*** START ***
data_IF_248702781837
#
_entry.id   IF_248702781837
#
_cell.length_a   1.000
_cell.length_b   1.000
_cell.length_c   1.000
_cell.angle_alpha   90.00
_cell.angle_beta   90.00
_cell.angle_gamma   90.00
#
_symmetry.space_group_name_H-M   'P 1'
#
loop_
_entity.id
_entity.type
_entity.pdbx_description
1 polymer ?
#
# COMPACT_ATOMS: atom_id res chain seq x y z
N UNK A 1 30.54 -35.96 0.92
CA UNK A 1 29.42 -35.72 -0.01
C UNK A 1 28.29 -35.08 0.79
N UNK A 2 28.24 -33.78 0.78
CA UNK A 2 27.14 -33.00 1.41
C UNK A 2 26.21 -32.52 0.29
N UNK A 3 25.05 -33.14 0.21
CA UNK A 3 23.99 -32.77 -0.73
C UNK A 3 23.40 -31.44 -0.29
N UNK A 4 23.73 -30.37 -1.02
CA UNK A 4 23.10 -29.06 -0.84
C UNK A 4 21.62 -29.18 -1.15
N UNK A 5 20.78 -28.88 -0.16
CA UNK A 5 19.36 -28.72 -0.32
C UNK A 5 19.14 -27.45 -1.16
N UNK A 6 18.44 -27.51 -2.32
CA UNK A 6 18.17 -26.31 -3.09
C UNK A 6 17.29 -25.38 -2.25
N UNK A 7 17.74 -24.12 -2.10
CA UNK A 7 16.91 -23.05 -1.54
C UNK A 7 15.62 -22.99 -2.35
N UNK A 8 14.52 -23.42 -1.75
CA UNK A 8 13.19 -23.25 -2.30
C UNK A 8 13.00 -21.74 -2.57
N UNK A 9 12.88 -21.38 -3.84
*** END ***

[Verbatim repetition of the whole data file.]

data_IF_248702781837
#
_entry.id   IF_248702781837
#
_cell.length_a   1.000
_cell.length_b   1.000
_cell.length_c   1.000
_cell.angle_alpha   90.00
_cell.angle_beta   90.00
_cell.angle_gamma   90.00
#
_symmetry.space_group_name_H-M   'P 1'
#
loop_
_entity.id
_entity.type
_entity.pdbx_description
1 polymer ?
#
# COMPACT_ATOMS: atom_id res chain seq x y z
N UNK A 1 30.54 -35.96 0.92
CA UNK A 1 29.42 -35.72 -0.01
C UNK A 1 28.29 -35.08 0.79
N UNK A 2 28.24 -33.78 0.78
CA UNK A 2 27.14 -33.00 1.41
C UNK A 2 26.21 -32.52 0.29
N UNK A 3 25.05 -33.14 0.21
CA UNK A 3 23.99 -32.77 -0.73
C UNK A 3 23.40 -31.44 -0.29
N UNK A 4 23.73 -30.37 -1.02
CA UNK A 4 23.10 -29.06 -0.84
C UNK A 4 21.62 -29.18 -1.15
N UNK A 5 20.78 -28.88 -0.16
CA UNK A 5 19.36 -28.72 -0.32
C UNK A 5 19.14 -27.45 -1.16
N UNK A 6 18.44 -27.51 -2.32
CA UNK A 6 18.17 -26.31 -3.09
C UNK A 6 17.29 -25.38 -2.25
N UNK A 7 17.74 -24.12 -2.10
CA UNK A 7 16.91 -23.05 -1.54
C UNK A 7 15.62 -22.99 -2.35
N UNK A 8 14.52 -23.42 -1.75
CA UNK A 8 13.19 -23.25 -2.30
C UNK A 8 13.00 -21.74 -2.57
N UNK A 9 12.88 -21.38 -3.84